Election 2021: Mark Drakeford to form Welsh Labour government alone

  • Published
Mark DrakefordImage source, Getty Images
Image caption,
Mark Drakeford is expected to be reappointed as First Minister

Welsh Labour is looking poised to go it alone and form a government without help from other parties.

Thursday's Senedd election left Labour with 30 seats - one short of an outright majority.

But a senior figure said the party could continue to run the Cardiff government without a deal signed with opposition politicians.

Labour minister Jeremy Miles said the result allowed them to work with parties on a "case-by-case basis".

Party leader Mark Drakeford also said Labour has governed successfully on 30 seats before.

With no significant challenge from the opposition to his position Mr Drakeford is expected to be reappointed to his job as first minister.

However, he may in future need help from the opposition to pass laws and get Labour's spending plans through the Welsh Parliament, with one seat short of a majority.

'No monopoly of good ideas'

Mr Drakeford told BBC Wales: "We have demonstrated over a number of governments that you can govern successfully on 30 seats, but I'm open to working with any party where there is common ground between us."

"I'm always much more interested in policy agreements that I am in a sort of political fixing."

He added: "No party has a monopoly of good ideas, and where there are things that we can work on together, then my administration will certainly look to do that with anybody who thinks that we can work to the advantage of Wales."

The Welsh government ruled in a minority from 2011 to 2016, striking deals with the Liberal Democrats and Plaid Cymru at various points to pass budgets.

Neath member of the Senedd (MS) Mr Miles said there were "precedents where we have successfully been able to negotiate budget agreements, legislative arrangements on a case-by-case basis with other parties".

"I think the mathematics of this Senedd, the response that the people of Wales have given, allows for that range of possibilities," he told the Sunday Supplement programme on BBC Radio Wales.

In the last Welsh government Liberal Democrat Kirsty Williams served as education minister.

Jane Dodds, the Welsh Lib Dem leader elected as their only MS this time, has ruled out joining the Welsh government.

She told the Dewi Llwyd ar Bore Sul programme on BBC Radio Cymru: "I'm not expecting [an invite to join the government] and I don't want it to tell you the truth."

"I don't have the experience of being in the Senedd. Kirsty had 15 or 16 years in the Senedd before she had a chance to be in the cabinet."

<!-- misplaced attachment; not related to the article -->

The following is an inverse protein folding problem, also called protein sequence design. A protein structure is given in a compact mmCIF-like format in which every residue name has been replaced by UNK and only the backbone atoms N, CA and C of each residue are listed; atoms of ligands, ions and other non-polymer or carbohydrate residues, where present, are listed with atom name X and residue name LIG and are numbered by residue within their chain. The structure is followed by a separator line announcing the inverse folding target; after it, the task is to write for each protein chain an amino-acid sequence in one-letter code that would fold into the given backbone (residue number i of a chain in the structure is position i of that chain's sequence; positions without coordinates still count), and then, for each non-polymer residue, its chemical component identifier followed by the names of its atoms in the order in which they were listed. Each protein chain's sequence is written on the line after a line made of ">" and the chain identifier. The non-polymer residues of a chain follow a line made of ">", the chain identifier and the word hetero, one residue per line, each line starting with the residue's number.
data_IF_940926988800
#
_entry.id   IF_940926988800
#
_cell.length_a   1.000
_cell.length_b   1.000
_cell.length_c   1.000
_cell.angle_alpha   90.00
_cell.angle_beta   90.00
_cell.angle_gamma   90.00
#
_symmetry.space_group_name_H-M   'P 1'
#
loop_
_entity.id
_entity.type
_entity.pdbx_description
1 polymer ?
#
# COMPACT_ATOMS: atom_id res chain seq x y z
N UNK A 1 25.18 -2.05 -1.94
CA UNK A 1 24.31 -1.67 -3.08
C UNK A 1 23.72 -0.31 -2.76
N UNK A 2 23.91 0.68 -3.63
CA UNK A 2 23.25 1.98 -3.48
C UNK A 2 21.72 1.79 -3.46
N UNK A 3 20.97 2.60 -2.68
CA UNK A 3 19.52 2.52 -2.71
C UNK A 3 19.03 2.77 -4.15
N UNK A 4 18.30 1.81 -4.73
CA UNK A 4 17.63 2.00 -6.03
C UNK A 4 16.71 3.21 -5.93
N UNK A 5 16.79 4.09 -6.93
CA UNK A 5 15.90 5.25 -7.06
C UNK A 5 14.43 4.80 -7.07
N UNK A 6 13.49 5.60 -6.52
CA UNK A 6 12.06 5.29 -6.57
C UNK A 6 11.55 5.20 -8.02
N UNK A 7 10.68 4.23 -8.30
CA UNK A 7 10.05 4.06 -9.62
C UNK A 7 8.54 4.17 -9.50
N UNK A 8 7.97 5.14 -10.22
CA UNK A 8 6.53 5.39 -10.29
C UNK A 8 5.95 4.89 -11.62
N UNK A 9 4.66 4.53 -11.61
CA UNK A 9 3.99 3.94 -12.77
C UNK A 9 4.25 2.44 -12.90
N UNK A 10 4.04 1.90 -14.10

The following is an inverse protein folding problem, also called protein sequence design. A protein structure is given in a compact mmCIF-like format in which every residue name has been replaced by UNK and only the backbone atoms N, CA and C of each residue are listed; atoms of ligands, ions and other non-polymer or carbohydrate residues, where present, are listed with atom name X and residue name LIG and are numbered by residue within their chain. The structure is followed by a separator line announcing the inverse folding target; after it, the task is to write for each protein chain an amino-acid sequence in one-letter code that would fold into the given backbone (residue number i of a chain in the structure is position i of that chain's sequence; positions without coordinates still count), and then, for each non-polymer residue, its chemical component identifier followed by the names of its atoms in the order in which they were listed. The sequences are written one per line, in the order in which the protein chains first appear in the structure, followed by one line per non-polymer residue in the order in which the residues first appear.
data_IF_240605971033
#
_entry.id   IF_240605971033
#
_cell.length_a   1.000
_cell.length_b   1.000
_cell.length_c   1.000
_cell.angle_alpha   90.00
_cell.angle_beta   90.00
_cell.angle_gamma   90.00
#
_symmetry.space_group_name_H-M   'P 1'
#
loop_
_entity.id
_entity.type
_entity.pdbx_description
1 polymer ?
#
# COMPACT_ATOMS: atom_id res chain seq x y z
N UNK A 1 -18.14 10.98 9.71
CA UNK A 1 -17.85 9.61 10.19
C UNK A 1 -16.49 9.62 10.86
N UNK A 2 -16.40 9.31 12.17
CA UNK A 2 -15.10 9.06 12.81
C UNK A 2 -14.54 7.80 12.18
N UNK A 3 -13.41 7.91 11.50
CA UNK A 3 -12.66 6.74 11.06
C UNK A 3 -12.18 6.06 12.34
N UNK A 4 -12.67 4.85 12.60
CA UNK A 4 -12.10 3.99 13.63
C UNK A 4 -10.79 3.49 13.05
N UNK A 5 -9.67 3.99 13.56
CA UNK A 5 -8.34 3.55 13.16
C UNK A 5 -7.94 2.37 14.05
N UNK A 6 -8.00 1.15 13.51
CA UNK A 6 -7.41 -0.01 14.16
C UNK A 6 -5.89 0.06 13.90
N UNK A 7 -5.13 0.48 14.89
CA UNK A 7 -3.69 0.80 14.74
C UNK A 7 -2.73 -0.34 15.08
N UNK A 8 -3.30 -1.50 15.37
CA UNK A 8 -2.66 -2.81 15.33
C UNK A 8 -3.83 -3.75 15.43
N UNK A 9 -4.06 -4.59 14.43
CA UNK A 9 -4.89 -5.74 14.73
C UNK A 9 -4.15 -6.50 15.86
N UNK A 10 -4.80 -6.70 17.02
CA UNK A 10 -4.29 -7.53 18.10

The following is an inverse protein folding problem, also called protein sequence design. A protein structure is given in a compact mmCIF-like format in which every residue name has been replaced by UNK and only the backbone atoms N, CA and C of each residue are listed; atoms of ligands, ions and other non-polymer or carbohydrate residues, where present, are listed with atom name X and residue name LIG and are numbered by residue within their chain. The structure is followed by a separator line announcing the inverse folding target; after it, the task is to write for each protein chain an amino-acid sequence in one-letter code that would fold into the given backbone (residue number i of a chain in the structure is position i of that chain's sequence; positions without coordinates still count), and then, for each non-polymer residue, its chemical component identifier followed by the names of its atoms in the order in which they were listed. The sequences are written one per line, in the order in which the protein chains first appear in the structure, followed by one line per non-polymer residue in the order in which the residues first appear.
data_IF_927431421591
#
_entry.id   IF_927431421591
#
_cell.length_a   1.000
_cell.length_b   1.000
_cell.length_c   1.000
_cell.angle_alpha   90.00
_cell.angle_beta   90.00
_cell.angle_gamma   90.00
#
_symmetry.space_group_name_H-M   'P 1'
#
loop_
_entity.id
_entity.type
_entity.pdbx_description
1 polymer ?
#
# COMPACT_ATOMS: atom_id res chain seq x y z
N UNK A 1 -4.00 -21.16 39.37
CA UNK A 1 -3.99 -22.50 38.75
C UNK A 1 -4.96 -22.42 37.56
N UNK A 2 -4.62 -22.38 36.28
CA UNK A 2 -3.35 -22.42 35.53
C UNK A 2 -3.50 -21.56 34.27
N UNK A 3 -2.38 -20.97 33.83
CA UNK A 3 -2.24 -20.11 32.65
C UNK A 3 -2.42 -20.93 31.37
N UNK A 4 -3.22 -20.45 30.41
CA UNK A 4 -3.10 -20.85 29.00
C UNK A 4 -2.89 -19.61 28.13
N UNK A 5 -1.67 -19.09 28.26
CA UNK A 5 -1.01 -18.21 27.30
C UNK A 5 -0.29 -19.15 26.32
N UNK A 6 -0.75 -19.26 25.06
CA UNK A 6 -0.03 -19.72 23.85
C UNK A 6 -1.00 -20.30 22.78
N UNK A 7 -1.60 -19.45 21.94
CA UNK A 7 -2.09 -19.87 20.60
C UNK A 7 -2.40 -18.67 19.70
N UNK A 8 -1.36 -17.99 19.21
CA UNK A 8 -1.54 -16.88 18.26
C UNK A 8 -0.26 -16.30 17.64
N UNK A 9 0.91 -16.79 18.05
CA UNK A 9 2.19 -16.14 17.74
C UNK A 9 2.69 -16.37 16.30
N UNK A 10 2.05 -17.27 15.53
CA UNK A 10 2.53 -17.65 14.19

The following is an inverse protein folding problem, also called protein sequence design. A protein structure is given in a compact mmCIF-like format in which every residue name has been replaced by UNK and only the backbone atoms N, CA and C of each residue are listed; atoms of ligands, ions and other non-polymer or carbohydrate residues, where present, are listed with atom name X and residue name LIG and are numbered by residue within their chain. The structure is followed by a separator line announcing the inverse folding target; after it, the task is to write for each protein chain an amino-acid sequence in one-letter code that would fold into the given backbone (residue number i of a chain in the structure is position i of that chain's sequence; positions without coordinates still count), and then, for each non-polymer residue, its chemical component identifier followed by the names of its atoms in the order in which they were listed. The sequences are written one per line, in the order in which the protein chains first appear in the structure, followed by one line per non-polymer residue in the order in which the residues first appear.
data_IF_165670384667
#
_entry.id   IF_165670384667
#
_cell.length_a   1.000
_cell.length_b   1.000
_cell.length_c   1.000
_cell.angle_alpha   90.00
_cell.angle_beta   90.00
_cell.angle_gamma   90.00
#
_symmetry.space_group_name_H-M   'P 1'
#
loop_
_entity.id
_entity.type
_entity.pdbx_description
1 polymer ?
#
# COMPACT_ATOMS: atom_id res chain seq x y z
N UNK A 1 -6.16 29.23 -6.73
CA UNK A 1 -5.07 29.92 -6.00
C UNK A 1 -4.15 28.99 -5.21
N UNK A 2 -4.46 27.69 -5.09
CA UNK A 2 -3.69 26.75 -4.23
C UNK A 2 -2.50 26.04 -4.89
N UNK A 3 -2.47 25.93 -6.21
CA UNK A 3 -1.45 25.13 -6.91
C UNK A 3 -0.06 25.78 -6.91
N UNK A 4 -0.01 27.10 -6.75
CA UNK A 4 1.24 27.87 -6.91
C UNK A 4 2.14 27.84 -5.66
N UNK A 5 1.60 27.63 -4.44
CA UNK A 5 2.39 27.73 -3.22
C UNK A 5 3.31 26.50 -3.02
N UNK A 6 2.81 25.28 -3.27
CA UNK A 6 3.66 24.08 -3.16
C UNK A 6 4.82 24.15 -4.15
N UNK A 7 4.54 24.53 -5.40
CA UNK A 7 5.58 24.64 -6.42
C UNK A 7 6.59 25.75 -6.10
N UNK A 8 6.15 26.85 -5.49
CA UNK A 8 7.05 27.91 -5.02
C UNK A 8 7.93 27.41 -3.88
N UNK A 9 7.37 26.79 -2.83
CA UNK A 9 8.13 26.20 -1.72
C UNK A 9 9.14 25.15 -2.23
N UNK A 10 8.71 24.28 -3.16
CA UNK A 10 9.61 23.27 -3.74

Mark Drakeford is in no rush. Having led Labour to a record-equalling tally of seats, he is not under pressure within the party.

But tough times lie ahead. The pandemic is not over. The outlook is uncertain.

In those circumstances, haggling over votes, lurching from deal to deal, is not an appealing prospect.

That's why Mr Drakeford is sounding conciliatory.

He wants stability in the Senedd and, if there is not to be a formal coalition, he must co-operate with opponents.

Welsh Conservative Senedd leader Andrew RT Davies saw the party's seats increase from 11 to 16 - the Tories' best-ever result, although far short of the numbers needed to govern.

Mr Davies said: "We've got the best result we've ever had in the assembly, nearly 50% more members returning, a new generation of Conservatives, the first lady coming to the assembly from an ethnic minority as well."

He told BBC Radio Wales he would like the next term's presiding officer (PO) - who chairs meetings and is a figurehead for the Welsh Parliament - to be from his party.

"I think it is important to reflect on the success of the Conservatives in this election, and give consideration to maybe a Conservative PO or DPO (deputy presiding officer)," he said.

"I do think that from a consensual point of view, I think a progressive move would be to offer that consideration around a Conservative appointment."

Plaid Cymru came third at the election. Although its overall seat tally rose by two, it lost its prized constituency seat of the Rhondda in the south Wales valleys.

The party's leader Adam Price told BBC Radio Wales' Sunday Supplement it was a "disappointing result" for Plaid Cymru electorally and a "bitter blow" in the Rhondda.

But he said there were "many positives".

'Strengthened belief'

He said Plaid Cymru had "opened up the space for the Labour Party, and Mark Drakeford himself, probably, to take up a much more radical line on the constitution".

"This is an election which actually has strengthened belief in Welsh self-government and in Welsh democracy," he added.

Last night Prime Minister Boris Johnson invited the first ministers of Scotland and Wales to a summit on how "Team UK" can recover from the pandemic and face other "shared challenges".

Welsh Labour Housing minister Julie James said she welcomed the invitation to a meeting if it was "real".

She told the BBC's Politics Wales programme: "We've been calling for many many years for a proper constitutional summit, where we talk properly about the role of devolution across the UK."